Monday, June 14, 2010

Broadway's biggest night came ... and went - thank goodness.

The Tony Awards were last night and I, like most, watched from the comfort of my living room.

Where do I begin? Oh yea ...

Last night's telecast was a train-wreck.

Don't get me wrong, Sean Hayes rock it out as host - his timing and ability for physically manifesting his humor are beyond compare. Truly, he should be commended (as should his side-kick Kristin Chenoweth) because there's only so much you can do when someone hands you a pile of hot summer dog poo.

What sucked rocks about last night was the actual production, shall we say 'technical aspects' of the show, which made it incredible - incredibly - difficult to watch. Some of the issues seemed like technical difficulties, while others looked like blatant directorial stupidity.

For example, in many of the musical performances, mics were not on when they needed to be which left us watching people's mouths move without hearing what was coming out. But, when the mics were on, they were, on the whole, unbalanced between performers - a personal pet peeve of mine. Then, there was the lighting - it was just bad. At one point, it was so bad that Paula Abdul was left in the dark as she began announcing an award. Additionally, there didn't seem to be any care given to planning the length of musical numbers. Poor Christiane Noll barely got 16 bars of "Back to before..." out before she was cut off, yet the musical number from Fela seemed to last longer than War and Peace.

And why, pray tell, was Green Day given the opportunity to do two numbers back to back in the opening? I understand they are the brains behind American Idiot, but I felt like it was an obligatory performance in order to try to accomplish some sort of PR task - the specifics of which completely elude me. Even in the midst of the American Idiot cast, the Green Day numbers just didn't fit... it left me with that feeling of "uhm... ok... moving on."

Technical and directorial stupidity aside, let me break it down for you - as if I wasn't already - there was a whole-lot-of attention going to the Hollywood Elite last night when many of them have no business singing or acting on Broadway. What they do on film is incredible, for the most part. But stage and film are completely different.

I know, that's incredibly judgmental for me to say and I'll probably catch all different colors of hell for saying it - but, listen ... we've got a three pronged problem here.

First, the stage critics were stripped of their Tony voting rights this year, which made for some incredibly jaded critics. Where you have jaded critics, you have terrible reviews. Where you have terrible reviews, you have empty seats. Not to mention the fact the absence of objective input in the voting process.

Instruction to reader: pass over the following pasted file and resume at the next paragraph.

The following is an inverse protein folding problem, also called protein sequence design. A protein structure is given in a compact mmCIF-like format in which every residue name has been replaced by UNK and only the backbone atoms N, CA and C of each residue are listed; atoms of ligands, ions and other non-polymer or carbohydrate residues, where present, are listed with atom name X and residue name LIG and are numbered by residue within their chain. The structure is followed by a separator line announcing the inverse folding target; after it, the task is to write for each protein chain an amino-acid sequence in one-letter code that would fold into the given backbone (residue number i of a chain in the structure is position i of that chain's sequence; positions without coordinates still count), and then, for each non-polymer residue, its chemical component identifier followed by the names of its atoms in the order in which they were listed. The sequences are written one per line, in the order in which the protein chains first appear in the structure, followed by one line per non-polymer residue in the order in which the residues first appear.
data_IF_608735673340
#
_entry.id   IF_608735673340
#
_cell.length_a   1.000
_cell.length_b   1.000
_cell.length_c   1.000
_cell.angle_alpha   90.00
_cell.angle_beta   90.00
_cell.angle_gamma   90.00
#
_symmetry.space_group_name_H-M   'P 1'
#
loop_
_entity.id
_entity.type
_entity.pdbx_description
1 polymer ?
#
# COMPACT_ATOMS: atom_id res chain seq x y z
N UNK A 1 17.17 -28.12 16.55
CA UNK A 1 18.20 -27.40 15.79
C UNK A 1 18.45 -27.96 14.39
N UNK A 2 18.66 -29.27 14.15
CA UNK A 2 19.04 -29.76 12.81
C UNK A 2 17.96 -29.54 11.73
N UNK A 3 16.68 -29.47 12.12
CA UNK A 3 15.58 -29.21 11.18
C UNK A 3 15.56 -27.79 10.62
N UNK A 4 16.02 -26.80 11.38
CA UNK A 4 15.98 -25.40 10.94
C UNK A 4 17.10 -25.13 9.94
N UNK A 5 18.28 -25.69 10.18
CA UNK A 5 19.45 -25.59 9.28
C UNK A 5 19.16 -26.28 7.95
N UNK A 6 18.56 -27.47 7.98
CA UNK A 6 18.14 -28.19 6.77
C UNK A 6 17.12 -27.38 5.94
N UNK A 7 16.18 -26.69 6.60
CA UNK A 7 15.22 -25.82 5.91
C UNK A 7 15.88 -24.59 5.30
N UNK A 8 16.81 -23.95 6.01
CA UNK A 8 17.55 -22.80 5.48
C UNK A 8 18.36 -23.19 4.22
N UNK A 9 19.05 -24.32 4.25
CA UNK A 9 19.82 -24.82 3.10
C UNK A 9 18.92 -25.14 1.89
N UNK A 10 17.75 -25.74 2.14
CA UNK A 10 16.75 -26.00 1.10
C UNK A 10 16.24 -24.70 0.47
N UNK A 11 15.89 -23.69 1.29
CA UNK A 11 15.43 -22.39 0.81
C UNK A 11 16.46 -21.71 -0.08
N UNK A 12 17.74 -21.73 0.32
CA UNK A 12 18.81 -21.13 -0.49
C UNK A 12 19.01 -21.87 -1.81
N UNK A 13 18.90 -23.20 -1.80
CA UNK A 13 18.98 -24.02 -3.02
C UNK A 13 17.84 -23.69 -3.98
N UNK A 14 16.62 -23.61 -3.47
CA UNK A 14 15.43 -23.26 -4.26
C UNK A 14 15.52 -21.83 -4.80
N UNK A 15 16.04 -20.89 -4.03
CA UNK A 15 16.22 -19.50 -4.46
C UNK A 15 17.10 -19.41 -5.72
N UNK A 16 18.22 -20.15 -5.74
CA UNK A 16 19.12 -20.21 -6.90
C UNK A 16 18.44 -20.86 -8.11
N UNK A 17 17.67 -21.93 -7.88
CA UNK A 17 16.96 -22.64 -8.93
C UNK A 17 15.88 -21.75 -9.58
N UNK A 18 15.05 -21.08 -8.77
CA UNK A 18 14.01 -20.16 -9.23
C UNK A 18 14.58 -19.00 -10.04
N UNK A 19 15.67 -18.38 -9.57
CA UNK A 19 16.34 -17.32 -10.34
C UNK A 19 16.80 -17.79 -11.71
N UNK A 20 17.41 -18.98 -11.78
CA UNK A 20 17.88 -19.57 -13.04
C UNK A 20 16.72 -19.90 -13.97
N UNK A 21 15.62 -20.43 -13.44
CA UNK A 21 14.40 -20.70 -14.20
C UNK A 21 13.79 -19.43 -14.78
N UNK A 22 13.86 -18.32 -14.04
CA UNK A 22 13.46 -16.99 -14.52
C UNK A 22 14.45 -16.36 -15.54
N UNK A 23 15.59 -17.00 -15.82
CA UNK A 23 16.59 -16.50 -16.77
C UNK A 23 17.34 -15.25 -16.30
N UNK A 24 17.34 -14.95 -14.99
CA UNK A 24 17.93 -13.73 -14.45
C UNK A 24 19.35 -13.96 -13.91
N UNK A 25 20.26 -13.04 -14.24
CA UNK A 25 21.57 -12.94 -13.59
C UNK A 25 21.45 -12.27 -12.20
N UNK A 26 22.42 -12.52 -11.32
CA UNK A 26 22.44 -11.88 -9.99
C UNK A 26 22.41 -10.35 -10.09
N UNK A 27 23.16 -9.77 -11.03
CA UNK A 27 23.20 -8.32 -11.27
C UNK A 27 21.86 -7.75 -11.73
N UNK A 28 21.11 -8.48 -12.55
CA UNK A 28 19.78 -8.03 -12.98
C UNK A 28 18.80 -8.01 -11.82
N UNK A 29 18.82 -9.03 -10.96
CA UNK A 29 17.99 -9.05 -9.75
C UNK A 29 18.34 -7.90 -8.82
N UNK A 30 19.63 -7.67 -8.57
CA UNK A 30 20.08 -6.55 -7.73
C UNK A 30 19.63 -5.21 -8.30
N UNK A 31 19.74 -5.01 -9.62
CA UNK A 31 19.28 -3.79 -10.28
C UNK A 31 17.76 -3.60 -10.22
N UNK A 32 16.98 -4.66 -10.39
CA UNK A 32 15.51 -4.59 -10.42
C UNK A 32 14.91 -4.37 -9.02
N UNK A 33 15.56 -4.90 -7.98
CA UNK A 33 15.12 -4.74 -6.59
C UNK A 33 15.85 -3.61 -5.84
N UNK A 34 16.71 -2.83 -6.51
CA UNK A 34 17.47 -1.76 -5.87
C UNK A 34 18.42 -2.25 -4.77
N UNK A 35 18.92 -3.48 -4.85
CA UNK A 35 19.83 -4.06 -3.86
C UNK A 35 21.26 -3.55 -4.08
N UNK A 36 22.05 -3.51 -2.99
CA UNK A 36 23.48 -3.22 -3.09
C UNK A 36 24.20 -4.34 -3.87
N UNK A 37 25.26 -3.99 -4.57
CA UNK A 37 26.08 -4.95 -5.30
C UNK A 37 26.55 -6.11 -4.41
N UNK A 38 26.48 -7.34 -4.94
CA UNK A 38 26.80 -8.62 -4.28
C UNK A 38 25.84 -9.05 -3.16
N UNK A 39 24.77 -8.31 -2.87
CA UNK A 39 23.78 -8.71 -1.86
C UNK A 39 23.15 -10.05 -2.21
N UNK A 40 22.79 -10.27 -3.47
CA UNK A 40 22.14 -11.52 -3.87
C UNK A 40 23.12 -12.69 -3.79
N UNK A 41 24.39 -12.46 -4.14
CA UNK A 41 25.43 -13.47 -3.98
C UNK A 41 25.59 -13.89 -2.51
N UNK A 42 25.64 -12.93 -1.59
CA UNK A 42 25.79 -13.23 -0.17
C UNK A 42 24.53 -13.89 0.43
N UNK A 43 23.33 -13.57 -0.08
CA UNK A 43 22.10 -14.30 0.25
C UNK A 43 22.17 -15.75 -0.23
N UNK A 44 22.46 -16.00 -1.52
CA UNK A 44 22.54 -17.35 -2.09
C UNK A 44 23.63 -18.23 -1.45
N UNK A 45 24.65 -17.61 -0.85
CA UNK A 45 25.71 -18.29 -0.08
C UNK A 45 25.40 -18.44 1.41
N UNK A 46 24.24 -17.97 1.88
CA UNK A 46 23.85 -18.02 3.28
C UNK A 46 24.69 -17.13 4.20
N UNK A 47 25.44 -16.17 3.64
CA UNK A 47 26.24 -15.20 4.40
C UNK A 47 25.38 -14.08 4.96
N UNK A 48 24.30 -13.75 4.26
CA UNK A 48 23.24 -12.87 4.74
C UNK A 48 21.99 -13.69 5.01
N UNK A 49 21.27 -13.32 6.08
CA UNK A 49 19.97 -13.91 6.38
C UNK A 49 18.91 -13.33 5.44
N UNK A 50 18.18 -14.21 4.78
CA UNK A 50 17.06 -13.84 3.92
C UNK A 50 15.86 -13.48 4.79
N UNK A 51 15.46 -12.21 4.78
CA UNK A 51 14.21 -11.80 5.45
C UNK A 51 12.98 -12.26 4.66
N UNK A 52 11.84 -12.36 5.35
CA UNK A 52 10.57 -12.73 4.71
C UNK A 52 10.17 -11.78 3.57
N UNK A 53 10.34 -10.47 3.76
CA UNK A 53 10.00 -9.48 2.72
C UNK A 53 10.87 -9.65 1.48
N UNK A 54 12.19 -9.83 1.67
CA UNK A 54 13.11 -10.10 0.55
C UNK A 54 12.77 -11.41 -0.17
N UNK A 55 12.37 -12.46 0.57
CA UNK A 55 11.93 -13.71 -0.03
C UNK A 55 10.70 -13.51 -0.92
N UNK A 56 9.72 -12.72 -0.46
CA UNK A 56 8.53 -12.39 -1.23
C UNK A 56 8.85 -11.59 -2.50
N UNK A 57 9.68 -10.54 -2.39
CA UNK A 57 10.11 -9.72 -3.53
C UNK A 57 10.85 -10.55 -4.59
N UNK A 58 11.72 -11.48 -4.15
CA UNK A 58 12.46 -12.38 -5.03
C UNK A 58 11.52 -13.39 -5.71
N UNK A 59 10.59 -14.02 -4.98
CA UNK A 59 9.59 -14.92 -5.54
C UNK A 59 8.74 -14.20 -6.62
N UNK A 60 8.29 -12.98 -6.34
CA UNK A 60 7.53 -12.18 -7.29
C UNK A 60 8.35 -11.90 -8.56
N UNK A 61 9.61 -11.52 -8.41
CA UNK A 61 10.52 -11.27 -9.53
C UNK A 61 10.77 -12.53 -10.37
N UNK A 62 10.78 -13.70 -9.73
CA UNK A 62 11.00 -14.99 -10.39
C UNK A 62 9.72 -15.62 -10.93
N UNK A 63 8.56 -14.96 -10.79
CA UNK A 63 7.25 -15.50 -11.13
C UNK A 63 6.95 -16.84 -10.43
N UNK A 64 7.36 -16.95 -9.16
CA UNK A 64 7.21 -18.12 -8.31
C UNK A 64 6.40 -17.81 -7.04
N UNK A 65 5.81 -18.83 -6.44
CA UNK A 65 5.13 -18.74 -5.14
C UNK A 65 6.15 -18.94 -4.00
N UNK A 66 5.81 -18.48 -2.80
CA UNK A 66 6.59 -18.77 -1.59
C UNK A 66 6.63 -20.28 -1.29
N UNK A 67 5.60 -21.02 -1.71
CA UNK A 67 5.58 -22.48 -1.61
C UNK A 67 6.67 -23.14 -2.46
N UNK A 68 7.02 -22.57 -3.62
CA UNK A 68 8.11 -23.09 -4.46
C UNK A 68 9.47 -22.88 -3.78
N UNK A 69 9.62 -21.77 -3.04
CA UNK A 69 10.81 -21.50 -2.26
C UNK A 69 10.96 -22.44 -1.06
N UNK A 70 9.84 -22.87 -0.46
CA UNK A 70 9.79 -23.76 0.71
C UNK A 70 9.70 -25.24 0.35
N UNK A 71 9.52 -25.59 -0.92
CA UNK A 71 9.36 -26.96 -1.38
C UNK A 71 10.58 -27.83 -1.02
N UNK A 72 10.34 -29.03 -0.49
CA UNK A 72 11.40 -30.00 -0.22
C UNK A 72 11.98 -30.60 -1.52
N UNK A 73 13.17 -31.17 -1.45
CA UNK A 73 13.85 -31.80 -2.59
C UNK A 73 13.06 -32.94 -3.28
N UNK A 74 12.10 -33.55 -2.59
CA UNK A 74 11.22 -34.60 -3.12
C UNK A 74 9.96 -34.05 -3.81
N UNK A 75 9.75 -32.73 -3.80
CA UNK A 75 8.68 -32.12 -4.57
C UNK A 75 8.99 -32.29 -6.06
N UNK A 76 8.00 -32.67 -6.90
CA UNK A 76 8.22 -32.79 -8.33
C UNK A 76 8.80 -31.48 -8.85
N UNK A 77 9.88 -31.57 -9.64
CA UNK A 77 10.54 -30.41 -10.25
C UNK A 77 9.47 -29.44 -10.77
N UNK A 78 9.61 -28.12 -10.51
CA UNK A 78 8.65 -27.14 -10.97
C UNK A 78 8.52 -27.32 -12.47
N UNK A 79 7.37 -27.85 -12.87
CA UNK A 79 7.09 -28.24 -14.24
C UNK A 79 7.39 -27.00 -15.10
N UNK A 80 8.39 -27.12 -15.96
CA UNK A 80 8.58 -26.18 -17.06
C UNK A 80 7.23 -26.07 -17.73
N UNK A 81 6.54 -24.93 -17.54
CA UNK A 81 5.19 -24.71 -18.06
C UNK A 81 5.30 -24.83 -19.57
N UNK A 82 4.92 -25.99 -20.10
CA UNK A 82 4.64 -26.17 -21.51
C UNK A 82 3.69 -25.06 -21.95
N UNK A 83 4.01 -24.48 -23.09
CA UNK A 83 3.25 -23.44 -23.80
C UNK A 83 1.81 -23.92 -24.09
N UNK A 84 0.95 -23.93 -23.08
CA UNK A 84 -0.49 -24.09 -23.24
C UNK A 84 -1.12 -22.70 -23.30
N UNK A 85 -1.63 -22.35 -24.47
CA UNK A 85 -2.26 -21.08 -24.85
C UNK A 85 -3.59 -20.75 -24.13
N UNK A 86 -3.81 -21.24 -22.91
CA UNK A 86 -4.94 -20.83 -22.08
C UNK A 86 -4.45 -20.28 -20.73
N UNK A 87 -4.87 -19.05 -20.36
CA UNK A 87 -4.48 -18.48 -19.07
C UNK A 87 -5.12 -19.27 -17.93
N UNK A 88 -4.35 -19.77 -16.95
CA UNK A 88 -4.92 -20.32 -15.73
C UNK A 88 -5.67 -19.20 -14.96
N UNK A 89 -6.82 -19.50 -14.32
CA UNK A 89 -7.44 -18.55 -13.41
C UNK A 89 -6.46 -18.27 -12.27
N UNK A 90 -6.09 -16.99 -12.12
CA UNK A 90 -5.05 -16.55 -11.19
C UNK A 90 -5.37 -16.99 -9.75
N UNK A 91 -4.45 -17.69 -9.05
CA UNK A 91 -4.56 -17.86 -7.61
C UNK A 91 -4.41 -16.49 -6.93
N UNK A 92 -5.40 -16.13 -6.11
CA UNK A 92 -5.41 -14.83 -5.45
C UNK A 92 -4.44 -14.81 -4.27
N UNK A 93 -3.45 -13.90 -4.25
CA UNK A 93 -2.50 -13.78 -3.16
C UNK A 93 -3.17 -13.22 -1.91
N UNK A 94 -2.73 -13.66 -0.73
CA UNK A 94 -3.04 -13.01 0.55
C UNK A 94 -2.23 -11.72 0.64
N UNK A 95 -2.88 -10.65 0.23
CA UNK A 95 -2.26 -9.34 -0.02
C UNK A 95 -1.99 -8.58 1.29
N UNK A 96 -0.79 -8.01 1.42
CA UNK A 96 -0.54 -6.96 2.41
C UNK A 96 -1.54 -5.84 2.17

Second, this year's season line up was kind of a dud (at least it was in the eye of the critics). The line up left many of us saying, "That's coming back ... again?" Or "Wait ... what's that show called, again?" Or worse, "There's nothing I really want to see right now." Cue: crappy ticket sales. In order to get butts in the seats, producers are forced to bring in Hollywood Elite to attract the tourists.

This brings me to my third point.

The Broadway boards were chalked full of Hollywood Elite this season, and it is incredibly obvious to me that the Hollywood Elite are starring on Broadway because they've nothing better to do. The economy is a mess. Studios aren't making pictures at the rate that they were a couple of years ago - which leaves many in Hollywood out of work. Because of this huge influx of screen actors who are here out of boredom, as well as to attract tourists, many actors and singers who are poised on the brink of doing something truly spectacular on Broadway were thrown out with yesterday's NY Times.

What does that get us? Broadway boards full of Hollywood Elite Debutants and droves of out-of-work stage actors who truly belong on the Broadway stage. I believe that this fundamentally effects the quality of the productions and that was never more evident that it was last night on the Tonys.

Might I add this - when did it become ok for an actor to be cast in a musical when they clearly can't sing worth a tinkers-damn?

I'm just asking.

Anyway, the good news is that the pendulum will swing back the other way. The economy will continue to recover, studios will go back to making their movies and the Hollywood Elite will go back to starring in them. That will leave the Broadway stages to those who know what they're doing and actually have a passion for the stage.

Speaking of a passion for the stage - let me leave you with this: How do you think it looks to the general population of Americans watching from their living rooms when a night celebrating Broadway, a place where productions are staged 8 times a week, looks like an unrehearsed, terribly produced and hastily thought-out dog and pony show? Yea... I'm thinking: not so good.

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